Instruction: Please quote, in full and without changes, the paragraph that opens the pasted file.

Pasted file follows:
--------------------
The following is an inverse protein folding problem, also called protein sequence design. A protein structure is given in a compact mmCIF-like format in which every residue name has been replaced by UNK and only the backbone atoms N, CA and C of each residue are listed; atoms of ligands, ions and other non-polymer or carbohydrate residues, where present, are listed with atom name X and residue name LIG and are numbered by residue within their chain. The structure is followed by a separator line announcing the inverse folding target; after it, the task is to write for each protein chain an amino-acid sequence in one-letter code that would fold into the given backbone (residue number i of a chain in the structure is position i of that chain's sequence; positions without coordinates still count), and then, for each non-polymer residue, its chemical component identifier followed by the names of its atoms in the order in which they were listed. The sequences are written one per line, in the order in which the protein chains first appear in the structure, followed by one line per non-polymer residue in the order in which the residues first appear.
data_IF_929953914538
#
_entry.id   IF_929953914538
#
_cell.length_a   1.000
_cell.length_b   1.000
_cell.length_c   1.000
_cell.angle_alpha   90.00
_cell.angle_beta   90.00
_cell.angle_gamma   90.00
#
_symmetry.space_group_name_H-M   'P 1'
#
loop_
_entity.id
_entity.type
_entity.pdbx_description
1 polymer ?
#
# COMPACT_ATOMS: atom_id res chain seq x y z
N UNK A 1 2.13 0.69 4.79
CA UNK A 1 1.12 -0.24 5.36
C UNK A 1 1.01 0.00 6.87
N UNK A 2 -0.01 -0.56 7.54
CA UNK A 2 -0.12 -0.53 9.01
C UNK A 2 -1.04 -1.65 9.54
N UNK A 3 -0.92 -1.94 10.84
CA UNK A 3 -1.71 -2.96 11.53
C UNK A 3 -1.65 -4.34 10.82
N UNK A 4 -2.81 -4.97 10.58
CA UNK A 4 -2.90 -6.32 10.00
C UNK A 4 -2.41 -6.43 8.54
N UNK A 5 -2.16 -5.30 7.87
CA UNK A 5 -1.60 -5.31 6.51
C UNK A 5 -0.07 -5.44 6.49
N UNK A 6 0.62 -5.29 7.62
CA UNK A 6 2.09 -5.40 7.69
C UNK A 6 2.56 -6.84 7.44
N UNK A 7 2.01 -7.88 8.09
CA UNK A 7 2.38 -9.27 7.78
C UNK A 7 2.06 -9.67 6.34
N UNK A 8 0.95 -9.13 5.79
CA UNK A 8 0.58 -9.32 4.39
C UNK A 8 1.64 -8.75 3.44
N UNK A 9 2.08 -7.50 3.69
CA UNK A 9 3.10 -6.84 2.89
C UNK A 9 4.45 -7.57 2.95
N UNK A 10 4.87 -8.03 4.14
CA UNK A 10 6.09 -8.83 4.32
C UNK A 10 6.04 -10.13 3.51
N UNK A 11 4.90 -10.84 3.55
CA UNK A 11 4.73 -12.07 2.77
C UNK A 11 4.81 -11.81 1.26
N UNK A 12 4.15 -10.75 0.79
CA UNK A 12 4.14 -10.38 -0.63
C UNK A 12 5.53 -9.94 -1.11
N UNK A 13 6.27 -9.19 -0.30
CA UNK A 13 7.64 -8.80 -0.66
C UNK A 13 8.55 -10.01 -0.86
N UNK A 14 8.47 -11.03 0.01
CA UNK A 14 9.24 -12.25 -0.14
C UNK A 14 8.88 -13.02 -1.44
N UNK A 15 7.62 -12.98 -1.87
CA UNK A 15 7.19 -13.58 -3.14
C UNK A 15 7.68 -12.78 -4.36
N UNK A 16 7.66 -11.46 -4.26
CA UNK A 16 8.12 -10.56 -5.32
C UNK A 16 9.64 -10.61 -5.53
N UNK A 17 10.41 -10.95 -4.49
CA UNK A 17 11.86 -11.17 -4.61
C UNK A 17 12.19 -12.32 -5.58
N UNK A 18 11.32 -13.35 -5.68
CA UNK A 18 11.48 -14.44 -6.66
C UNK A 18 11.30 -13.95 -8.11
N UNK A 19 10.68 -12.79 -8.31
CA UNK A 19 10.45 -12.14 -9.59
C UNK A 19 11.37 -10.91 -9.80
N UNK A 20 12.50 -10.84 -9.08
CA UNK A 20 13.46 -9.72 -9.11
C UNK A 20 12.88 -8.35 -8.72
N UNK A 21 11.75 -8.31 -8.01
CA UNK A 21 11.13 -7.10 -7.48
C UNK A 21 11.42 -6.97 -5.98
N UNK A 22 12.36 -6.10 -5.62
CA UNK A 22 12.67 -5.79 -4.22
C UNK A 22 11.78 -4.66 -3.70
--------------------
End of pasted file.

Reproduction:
The following is an inverse protein folding problem, also called protein sequence design. A protein structure is given in a compact mmCIF-like format in which every residue name has been replaced by UNK and only the backbone atoms N, CA and C of each residue are listed; atoms of ligands, ions and other non-polymer or carbohydrate residues, where present, are listed with atom name X and residue name LIG and are numbered by residue within their chain. The structure is followed by a separator line announcing the inverse folding target; after it, the task is to write for each protein chain an amino-acid sequence in one-letter code that would fold into the given backbone (residue number i of a chain in the structure is position i of that chain's sequence; positions without coordinates still count), and then, for each non-polymer residue, its chemical component identifier followed by the names of its atoms in the order in which they were listed. The sequences are written one per line, in the order in which the protein chains first appear in the structure, followed by one line per non-polymer residue in the order in which the residues first appear.